US President Barrack Obama further strengthened his new vision of change in Cuba by declaring that Google will soon expand Internet access in the region. The President confirmed the news through an interview with ABC News.
“Change is going to happen here and I think that Raul Castro understands that,” Obama announced during his visit to the Cuban capital. He further pointed out that the change would take some time and should not be expected to happen overnight.
The president’s announcement was broadcasted on Monday, showing the Cuban citizens that despite significant differences around individual liberties and human rights on the island, the introduction of broadband access in the region would prompt new changes.
The President’s visit to the communist island will be noted in history since he is the first US president who visited the region in 88 years. A few months ago, Obama and Castro surprised the world in December 2014 by announcing that both countries would start settling things amicably to normalize relationships.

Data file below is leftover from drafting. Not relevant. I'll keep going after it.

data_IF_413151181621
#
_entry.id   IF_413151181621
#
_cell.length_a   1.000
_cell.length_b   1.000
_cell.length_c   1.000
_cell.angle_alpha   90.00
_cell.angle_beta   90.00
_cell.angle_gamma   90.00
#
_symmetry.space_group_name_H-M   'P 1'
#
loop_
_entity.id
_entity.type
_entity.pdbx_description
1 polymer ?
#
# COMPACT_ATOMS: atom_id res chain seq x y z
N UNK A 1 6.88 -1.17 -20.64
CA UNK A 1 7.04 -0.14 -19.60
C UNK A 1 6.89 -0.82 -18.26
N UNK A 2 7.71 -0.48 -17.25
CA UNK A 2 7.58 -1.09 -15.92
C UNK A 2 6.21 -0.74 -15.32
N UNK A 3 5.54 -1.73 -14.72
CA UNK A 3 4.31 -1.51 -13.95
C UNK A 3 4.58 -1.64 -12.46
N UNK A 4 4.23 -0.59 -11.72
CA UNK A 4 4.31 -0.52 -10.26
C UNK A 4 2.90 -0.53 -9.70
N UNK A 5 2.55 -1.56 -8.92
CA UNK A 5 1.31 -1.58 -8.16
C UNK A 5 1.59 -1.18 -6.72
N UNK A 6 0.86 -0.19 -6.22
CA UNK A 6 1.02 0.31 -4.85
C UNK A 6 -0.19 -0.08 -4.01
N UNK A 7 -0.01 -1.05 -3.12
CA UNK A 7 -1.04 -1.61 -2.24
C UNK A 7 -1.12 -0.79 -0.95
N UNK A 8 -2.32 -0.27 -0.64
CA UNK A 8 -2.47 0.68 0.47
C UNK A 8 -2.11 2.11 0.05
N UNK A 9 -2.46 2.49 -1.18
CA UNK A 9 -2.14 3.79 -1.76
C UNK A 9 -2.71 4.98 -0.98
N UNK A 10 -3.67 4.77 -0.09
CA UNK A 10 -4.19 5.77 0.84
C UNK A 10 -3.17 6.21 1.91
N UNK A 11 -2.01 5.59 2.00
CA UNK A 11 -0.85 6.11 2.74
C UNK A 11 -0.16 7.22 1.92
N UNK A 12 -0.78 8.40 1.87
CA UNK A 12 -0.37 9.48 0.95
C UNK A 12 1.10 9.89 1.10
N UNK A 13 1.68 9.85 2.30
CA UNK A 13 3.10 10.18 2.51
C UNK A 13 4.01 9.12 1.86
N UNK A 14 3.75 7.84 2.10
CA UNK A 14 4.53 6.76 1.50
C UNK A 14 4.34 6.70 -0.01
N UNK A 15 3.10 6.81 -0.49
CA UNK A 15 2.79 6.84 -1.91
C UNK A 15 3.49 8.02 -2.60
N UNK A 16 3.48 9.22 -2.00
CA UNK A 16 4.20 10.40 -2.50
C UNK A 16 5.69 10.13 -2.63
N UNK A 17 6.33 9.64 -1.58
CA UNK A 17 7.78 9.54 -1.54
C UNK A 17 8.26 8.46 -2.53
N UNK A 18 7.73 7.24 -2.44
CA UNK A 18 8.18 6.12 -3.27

Google’s WiFi expansion plan in the region will allow people from all stratum to connect with each other and boost personal and professional prospects. Obama was on the same stage with Castro when he announced to the press on Monday. “There’s no doubt that the Cuban government is still a one-party state that’s exerting control and that’s stifling dissent,” he said as quoted by Hindustan Times.
Right now, Cuba is one of the least digitally efficient countries in the world. After the announcement by the US President, Cuba’s state telecommunications company, ETECSA, launched the first domestic broadband scheme in the region. However, the service will initially spread out in Old Havana then to other parts of the nation.
Until the recent broadband announcement made on Monday, domestic internet connections were only available to employees of foreign companies and diplomats at a costly price of $2 for a single hour. However, the new initiative to digitalize the nation is expected to drive a lot of competition and encourage prompt digital growth, notes Gizmodo.
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